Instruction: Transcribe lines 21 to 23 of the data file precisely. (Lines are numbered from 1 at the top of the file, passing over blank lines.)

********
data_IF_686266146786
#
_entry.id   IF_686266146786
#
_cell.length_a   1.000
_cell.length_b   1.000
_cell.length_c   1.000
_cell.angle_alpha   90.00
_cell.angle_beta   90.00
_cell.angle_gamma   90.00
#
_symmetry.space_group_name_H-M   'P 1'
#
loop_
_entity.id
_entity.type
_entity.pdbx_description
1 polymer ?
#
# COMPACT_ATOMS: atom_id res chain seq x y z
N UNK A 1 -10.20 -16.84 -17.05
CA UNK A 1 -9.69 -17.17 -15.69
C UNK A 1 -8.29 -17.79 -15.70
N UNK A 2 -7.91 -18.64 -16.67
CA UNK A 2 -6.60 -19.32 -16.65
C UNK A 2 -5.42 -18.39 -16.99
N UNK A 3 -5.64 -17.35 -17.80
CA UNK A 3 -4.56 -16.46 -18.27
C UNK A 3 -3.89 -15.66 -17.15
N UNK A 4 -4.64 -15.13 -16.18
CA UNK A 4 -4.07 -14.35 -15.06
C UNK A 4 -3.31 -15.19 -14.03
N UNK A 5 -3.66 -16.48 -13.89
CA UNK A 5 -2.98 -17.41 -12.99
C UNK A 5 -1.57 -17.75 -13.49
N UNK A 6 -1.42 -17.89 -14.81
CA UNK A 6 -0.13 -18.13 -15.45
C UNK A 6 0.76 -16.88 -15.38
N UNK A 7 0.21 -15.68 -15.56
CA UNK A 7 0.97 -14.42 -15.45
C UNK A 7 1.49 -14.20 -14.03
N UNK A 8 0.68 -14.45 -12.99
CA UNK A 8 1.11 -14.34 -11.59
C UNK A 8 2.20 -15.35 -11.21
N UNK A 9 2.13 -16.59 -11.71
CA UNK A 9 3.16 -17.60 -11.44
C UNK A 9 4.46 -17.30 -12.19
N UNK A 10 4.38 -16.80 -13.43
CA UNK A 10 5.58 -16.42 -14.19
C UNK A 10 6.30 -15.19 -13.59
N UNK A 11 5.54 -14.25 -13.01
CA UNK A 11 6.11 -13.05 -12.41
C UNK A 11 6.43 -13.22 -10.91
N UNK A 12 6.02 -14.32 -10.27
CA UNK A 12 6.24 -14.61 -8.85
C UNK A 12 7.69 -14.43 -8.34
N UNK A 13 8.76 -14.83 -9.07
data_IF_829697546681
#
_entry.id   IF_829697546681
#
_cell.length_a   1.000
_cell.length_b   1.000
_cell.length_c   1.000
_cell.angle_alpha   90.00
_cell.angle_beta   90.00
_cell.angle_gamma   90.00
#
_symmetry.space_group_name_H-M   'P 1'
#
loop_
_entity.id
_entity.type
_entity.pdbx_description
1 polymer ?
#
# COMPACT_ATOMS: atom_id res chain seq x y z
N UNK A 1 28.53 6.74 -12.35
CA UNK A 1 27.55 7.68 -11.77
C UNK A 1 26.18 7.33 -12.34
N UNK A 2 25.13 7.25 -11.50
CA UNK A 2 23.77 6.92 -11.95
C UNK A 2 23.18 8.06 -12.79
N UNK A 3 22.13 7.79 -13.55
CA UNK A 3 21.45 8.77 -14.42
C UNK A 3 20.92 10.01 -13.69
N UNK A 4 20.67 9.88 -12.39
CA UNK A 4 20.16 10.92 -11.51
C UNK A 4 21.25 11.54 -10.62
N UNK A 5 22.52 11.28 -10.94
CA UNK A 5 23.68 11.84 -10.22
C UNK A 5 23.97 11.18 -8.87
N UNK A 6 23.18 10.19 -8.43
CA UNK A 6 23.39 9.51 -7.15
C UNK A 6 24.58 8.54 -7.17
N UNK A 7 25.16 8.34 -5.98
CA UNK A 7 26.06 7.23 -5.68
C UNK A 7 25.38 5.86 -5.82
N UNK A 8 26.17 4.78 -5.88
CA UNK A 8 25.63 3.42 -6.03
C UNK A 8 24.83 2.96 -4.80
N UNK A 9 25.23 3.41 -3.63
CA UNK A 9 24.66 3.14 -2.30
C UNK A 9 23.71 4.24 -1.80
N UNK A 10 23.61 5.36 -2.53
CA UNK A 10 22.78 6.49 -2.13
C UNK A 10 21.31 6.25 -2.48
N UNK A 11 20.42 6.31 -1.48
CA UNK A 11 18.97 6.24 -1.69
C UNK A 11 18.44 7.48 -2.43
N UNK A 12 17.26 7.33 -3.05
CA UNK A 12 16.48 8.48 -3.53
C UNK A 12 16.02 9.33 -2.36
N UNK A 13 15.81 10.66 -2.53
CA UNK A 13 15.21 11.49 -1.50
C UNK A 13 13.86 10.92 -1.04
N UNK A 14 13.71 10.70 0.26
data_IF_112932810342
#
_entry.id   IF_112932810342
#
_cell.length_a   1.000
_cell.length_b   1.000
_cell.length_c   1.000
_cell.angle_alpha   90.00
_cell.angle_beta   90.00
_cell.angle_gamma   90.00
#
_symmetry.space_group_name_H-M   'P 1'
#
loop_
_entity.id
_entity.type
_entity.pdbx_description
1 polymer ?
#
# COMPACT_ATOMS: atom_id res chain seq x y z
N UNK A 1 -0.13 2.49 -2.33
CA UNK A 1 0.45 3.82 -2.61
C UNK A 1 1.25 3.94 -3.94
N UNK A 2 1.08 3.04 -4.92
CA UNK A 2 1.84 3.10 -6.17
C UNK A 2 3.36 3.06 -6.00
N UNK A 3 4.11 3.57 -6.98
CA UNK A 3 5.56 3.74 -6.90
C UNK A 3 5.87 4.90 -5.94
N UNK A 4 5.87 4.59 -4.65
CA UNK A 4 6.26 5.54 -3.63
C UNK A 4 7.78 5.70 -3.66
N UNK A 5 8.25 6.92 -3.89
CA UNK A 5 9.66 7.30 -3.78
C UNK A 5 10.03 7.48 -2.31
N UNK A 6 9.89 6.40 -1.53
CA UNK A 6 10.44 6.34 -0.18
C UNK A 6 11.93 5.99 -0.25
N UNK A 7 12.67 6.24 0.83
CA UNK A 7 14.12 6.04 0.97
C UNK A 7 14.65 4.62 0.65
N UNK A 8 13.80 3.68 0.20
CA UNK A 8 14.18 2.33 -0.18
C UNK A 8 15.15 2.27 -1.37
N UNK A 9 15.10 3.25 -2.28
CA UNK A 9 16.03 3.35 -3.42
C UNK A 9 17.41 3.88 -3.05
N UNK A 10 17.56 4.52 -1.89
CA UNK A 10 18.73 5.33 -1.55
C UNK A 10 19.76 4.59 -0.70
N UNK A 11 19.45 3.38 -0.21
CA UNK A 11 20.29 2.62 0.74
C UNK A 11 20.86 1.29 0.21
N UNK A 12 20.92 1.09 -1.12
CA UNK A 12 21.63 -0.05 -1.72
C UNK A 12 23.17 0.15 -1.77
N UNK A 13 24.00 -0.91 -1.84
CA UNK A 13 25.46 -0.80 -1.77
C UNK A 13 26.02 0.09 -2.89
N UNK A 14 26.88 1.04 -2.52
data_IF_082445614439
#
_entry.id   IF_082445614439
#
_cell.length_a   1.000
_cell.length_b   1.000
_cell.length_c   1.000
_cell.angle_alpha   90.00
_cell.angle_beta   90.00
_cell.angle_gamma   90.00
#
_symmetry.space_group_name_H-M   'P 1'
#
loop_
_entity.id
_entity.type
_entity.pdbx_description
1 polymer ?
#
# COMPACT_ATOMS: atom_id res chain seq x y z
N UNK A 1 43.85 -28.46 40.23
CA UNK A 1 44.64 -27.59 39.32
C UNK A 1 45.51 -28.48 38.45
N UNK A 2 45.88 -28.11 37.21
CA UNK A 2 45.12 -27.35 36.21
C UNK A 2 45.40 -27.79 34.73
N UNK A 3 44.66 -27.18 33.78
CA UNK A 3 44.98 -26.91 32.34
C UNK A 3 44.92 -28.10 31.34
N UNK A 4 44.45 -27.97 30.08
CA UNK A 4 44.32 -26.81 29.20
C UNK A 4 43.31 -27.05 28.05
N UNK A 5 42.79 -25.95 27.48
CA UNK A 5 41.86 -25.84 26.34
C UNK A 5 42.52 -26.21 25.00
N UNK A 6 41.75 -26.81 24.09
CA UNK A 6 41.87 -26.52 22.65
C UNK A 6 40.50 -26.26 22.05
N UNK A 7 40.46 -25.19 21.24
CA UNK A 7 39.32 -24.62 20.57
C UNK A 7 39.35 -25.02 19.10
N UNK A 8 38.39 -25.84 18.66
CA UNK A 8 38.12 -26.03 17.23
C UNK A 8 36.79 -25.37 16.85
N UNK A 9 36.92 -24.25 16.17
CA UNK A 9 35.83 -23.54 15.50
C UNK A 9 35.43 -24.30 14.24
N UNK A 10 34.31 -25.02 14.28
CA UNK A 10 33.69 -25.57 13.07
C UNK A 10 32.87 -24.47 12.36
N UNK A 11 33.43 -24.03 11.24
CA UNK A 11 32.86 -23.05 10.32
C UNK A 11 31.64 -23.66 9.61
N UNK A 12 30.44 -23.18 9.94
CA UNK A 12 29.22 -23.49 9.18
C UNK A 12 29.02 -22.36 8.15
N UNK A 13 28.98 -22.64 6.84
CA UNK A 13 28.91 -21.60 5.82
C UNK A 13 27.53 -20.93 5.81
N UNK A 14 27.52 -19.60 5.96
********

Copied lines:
N UNK A 1 -10.20 -16.84 -17.05
CA UNK A 1 -9.69 -17.17 -15.69
C UNK A 1 -8.29 -17.79 -15.70